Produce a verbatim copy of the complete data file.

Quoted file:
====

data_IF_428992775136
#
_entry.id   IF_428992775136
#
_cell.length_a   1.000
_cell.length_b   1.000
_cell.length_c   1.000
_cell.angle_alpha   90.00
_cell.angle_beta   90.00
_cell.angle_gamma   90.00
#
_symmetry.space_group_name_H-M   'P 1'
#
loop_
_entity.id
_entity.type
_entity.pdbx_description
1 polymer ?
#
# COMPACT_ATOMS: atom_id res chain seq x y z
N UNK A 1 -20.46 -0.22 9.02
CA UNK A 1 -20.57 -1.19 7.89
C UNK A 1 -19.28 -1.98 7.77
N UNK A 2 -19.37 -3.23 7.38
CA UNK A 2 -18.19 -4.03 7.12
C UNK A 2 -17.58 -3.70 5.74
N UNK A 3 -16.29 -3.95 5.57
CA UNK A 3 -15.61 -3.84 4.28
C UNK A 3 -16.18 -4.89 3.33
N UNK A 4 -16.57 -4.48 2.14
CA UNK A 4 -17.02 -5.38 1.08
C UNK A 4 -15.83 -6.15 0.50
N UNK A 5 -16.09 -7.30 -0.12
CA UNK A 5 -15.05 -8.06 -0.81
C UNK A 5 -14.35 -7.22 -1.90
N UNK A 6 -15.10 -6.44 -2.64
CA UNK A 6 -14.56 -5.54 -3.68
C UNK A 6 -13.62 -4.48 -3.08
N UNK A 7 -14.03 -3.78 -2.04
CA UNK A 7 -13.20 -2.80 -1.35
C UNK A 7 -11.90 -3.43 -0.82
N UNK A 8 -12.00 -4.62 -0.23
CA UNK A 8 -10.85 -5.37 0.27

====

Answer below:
data_IF_428992775136
#
_entry.id   IF_428992775136
#
_cell.length_a   1.000
_cell.length_b   1.000
_cell.length_c   1.000
_cell.angle_alpha   90.00
_cell.angle_beta   90.00
_cell.angle_gamma   90.00
#
_symmetry.space_group_name_H-M   'P 1'
#
loop_
_entity.id
_entity.type
_entity.pdbx_description
1 polymer ?
#
# COMPACT_ATOMS: atom_id res chain seq x y z
N UNK A 1 -20.46 -0.22 9.02
CA UNK A 1 -20.57 -1.19 7.89
C UNK A 1 -19.28 -1.98 7.77
N UNK A 2 -19.37 -3.23 7.38
CA UNK A 2 -18.19 -4.03 7.12
C UNK A 2 -17.58 -3.70 5.74
N UNK A 3 -16.29 -3.95 5.57
CA UNK A 3 -15.61 -3.84 4.28
C UNK A 3 -16.18 -4.89 3.33
N UNK A 4 -16.57 -4.48 2.14
CA UNK A 4 -17.02 -5.38 1.08
C UNK A 4 -15.83 -6.15 0.50
N UNK A 5 -16.09 -7.30 -0.12
CA UNK A 5 -15.05 -8.06 -0.81
C UNK A 5 -14.35 -7.22 -1.90
N UNK A 6 -15.10 -6.44 -2.64
CA UNK A 6 -14.56 -5.54 -3.68
C UNK A 6 -13.62 -4.48 -3.08
N UNK A 7 -14.03 -3.78 -2.04
CA UNK A 7 -13.20 -2.80 -1.35
C UNK A 7 -11.90 -3.43 -0.82
N UNK A 8 -12.00 -4.62 -0.23
CA UNK A 8 -10.85 -5.37 0.27